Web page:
Social Security Changes for 2022 and How it Impacts You

Markets & Economy

April 18, 2022

3:25 min

close up image of social security cards

Here are six changes to Social Security for 2022 and how it can affect you. Learn about the COLA increase, Maximum Taxable Earnings changes, and more.

Here are six changes to Social Security for 2022 and how it can affect you.

Cost of Living Adjustment (COLA)

You may see a change in your benefit payments, as Social Security benefits and Supplemental Income will increase by 5.9% in 2022. Social Security bases the COLA changes every year depending on changes in the Consumer Price Index.

According to Social Security, Social Security and SSI beneficiaries are usually notified by mail about their new benefit amount. Most recipients should be able to view their notices online via “My Social Security” account. You may create or access your account by visiting

Maximum Taxable Earnings

The maximum amount of earnings subject to the Social Security tax (taxable maximum) increased to $147,000.

Full Retirement Age

You can claim Social Security benefits as early as age 62, however, if you claim before your full retirement age, your earnings will be permanently reduced. According to the SSA, the full retirement age is 66 if you were born from 1943 to 1954. The full retirement age increases gradually if you were born from 1955 to 1960, until it reaches 67. For anyone born 1960 or later, full retirement benefits are payable at age 67. Use the below chart to see your full retirement age by birth year.

chart listing your full retirement age by birth year

Trying to delay taking Social Security benefits can result in a higher benefit amount for you. If you take Social Security as soon as possible, it’s likely you won’t be able to collect the full amount. By delaying until after your full retirement age, you’ll be eligible for delayed retirement credits which can increase your monthly benefit.

Remember, if you delay your benefits until after age 65, the SSA says you should still apply for Medicare benefits within three months of your 65th birthday. If you wait longer, your Medicare medial insurance (Part B) and prescription drug coverage (Part D) may cost you more money.

Increased Earnings Limit

  • The earnings limit for workers who are younger than full retirement will increase to $19,560. The Social Security Administration deducts $1 from benefits for each $2 earned over $19,560.
  • If you’ve reached full retirement age, the annual earnings limit for 2022 is $51,960.
  • Since the taxable maximum income increased, so does the maximum amount of earnings the SSA uses to calculate retirement benefits. In 2022, the maximum benefit increases by $197 per month to $3,345.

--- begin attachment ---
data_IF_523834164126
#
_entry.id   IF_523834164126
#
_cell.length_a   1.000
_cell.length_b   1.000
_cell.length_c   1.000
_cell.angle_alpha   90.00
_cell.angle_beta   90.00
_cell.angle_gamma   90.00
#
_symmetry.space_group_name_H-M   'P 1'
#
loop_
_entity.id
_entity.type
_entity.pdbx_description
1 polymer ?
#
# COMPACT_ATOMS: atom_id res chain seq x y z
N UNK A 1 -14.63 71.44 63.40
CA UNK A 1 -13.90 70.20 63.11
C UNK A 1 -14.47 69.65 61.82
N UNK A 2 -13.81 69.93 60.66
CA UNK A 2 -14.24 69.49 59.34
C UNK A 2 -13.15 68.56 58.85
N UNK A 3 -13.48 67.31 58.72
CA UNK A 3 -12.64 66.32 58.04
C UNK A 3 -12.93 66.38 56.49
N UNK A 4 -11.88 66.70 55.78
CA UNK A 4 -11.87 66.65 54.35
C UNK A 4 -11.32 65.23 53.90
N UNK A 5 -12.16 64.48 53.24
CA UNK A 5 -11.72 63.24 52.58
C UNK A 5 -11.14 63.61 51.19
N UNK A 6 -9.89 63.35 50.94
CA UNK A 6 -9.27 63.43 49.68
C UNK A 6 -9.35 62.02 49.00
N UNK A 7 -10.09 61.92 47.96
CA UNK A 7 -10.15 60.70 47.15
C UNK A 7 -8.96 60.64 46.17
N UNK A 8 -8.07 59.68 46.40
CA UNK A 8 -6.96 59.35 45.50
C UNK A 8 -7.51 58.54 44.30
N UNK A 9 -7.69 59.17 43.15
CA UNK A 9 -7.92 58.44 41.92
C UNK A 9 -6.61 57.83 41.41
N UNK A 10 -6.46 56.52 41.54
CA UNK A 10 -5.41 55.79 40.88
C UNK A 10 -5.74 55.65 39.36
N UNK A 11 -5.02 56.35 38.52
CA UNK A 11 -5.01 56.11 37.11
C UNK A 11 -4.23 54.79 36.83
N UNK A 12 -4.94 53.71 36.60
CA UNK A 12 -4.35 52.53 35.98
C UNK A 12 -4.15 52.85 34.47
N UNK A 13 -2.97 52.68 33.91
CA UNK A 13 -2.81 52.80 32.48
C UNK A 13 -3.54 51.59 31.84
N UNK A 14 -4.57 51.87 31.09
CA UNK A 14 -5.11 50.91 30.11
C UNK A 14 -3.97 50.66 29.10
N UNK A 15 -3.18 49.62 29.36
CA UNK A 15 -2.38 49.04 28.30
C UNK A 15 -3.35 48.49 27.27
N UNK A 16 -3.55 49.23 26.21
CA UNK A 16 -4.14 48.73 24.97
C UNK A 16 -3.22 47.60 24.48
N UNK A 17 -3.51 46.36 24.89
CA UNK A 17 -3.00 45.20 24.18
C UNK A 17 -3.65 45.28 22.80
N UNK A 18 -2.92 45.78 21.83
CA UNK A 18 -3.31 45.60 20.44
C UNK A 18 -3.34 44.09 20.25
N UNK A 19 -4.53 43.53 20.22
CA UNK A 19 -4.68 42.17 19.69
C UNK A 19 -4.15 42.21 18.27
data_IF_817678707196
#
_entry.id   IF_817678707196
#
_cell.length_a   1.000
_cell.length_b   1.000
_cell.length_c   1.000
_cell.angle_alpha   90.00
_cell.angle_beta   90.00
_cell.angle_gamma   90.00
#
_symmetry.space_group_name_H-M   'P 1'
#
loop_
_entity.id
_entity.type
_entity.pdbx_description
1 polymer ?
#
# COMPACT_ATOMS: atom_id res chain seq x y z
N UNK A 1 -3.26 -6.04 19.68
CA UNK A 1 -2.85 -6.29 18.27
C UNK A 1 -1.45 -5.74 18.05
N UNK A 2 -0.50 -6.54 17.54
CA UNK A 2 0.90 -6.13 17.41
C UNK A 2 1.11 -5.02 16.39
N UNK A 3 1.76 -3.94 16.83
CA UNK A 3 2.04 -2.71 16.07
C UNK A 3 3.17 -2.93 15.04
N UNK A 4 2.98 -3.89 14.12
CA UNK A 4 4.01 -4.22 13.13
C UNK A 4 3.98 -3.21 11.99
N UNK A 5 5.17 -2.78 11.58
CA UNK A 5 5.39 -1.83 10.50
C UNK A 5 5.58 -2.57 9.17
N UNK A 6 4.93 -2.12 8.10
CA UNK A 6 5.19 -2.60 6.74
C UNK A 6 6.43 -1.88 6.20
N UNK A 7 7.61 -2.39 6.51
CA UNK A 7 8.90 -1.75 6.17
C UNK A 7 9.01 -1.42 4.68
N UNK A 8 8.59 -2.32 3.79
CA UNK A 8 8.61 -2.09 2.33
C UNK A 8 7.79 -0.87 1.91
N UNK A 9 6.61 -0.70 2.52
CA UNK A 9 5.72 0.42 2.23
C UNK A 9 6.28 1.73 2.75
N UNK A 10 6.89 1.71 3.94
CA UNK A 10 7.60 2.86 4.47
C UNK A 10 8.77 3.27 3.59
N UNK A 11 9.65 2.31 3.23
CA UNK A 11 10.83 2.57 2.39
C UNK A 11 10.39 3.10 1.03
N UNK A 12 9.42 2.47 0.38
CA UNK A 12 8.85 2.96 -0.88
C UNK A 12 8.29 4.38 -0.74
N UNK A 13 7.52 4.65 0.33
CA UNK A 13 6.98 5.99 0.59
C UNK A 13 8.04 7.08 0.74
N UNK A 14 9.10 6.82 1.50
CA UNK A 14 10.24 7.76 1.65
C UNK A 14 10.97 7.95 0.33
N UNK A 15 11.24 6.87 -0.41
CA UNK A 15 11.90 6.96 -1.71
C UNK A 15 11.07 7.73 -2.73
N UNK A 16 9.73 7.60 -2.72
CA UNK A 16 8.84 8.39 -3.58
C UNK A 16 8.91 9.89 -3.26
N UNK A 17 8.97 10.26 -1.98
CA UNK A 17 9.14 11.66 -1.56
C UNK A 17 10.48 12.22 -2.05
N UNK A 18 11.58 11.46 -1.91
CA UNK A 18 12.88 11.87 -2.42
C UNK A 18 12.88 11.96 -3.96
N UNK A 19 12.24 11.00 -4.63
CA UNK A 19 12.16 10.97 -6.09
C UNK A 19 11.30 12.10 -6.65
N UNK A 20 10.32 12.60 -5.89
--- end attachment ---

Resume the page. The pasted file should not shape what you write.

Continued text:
Increased Social Security Disability Benefits

The Social Security Disability Insurance program allows workers to earn coverage by paying Social Security taxes through their paycheck. This can help replace some of the lost income if an individual is no longer able to work. In 2022, the 5.9% increase will boost these benefits as well.

  • Disabled workers will earn $1,358 per month.
  • Disabled workers, spouses, and one or more children, will receive an average of $2,383 per month.

Credit Earning Threshold

You can qualify for Social Security benefits by earning Social Security credits by working and paying Social Security taxes. According the SSA, you earn credits based on the amount of your earnings. To determine your eligibility for retirements or disability benefits, the SSA uses your earnings and work history. In 2022, you can receive one credit for each $1,510 of earnings, up to the maximum of four credits a year. View this guide on the SSA’s website for more information about earning credits.

To be sure you’re getting the maximum benefits for your situation, be sure to meet with your retirement financial planner. They can help you understand the steps in retirement planning, and will create a personalized financial plan to meet your needs and goals. As always, if there’s any way we can assist you, don’t hesitate to contact us.

Central Investment Advisors are LPL Financial are not affiliated with or endorsed by the Social Security Administration or any government agency. The Social Security Administration provides free Social Security forms, publications and assistance. Neither LPL Financial, nor its registered representatives, offer tax or legal advice. Federal tax laws are complex and subject to change. We recommend you discuss your specific situation with a qualified tax or legal advisor.

Category: Markets & Economy

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